Imagine being a homesteader on the plains of the Nebraska territory in 1843.
You’d need to be good at many things to survive.
Building a cabin, plowing the prairie, digging wells, enduring mind-numbing isolation … and that’s just for starters.
Tommy Lee Jones embodies this sort of multi-talented ability in a film called The Homesman.
It’s on Netflix. Catch it and see Tommy Lee Jones do two jobs, as an actor and director. He’s impressive on both counts.
Jones’s double-act and the pioneer life on the Nebraska plains make us think about those with a capacity to succeed in more than just one field.
We’re talking about individuals who can do almost anything with effortless aplomb.
Chief among them could be Leonardo da Vinci.
As you know he was an engineer, mathematician, inventor, musician, botanist and writer, besides being a painter, sculptor and architect.
The artist, Paul Gauguin, was also a great writer. His book on the South Seas, Noa Noa, confirms it.
It’s as involving as his canvasses.
The greatest English language writer of the 20th century, Evelyn Waugh, was first a painter.
Then there was the photographer, poet, author, actor, singer, and director, Leonard Nimoy.
Call him a polymath … as you might remember from school vocabulary quizzes it’s a word from the Greek meaning ‘having learned much’.
Polymath describes Matt Damon and Ben Affleck who started out as screenwriters on Good Will Hunting.
The guitarist from the band Queen also happens to be, of all things, an Astrophysicist.
That’s Brian May.
So how does ‘polymath’ apply to business and your company?
In many organizations people have their special abilities and often stick to them. Unbendingly so.
Departments in enterprise-level organizations frequently work separately from each other in silos.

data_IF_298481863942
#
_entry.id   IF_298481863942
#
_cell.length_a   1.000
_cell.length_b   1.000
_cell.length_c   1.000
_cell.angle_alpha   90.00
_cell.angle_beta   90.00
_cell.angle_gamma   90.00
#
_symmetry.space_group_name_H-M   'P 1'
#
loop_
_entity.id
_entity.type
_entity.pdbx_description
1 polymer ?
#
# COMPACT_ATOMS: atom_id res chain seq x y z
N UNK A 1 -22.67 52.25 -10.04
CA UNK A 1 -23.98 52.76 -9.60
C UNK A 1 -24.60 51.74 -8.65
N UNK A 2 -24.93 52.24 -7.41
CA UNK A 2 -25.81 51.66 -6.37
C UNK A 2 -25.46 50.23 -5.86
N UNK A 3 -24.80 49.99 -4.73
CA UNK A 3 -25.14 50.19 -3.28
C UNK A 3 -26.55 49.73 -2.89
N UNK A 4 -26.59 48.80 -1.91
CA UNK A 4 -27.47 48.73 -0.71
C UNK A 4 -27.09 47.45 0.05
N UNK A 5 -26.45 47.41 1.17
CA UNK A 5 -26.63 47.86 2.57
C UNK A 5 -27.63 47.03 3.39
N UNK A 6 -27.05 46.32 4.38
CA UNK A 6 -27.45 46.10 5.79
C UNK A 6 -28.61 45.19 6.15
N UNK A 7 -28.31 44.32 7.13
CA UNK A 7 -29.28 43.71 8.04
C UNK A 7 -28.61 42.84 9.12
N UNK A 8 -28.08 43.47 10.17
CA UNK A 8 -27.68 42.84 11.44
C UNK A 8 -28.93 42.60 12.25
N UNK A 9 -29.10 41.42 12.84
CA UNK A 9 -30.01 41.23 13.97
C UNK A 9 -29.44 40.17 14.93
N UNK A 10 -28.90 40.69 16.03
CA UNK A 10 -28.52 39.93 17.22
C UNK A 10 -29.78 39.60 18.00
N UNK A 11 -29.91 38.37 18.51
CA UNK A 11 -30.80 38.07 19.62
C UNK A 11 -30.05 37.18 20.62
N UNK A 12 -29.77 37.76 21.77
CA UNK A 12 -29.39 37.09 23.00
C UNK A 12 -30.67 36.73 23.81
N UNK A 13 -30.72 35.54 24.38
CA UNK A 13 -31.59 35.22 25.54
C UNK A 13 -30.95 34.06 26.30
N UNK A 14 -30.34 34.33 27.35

You often see that with IT and Marketing.
But how can you succeed if one department doesn’t communicate with the other?
How do you move ahead when IT and Marketing work like nation states, separate in their culture, learning, language, vocabulary and view of success?
When the two battle it out for leadership it’s your company that looses.
Education could be the key … it’s a way to question old certainties to ensure they haven’t become new inadequacies.
Time spent developing a wider view could make a difference. It could make you less vulnerable to disorder and ineptitude.
Maybe HR could take this on.
Instead of merely recruiting staff, they could optimize training and bring in professionals to do it.
The right professionals can build internal coordination so your organization is more attentive and responsive to your customers and stakeholders.
IT people could learn more about Marketing and bottom line thinking while Marketers could become more geeky and understand the demands of IT.
A common ground could do away with fiefdoms, jealousies and the assumed knowledge that can make departments stumble.
It would take time, money and hard work, but then life in the office isn’t always a walk in the park, is it?
Take away the strife between IT and Marketing and you could sail ahead of your competitors stuck in silos.
Leonard Nimoy would have approved of that.
Because as Mister Spock might say, that’s not illogical.
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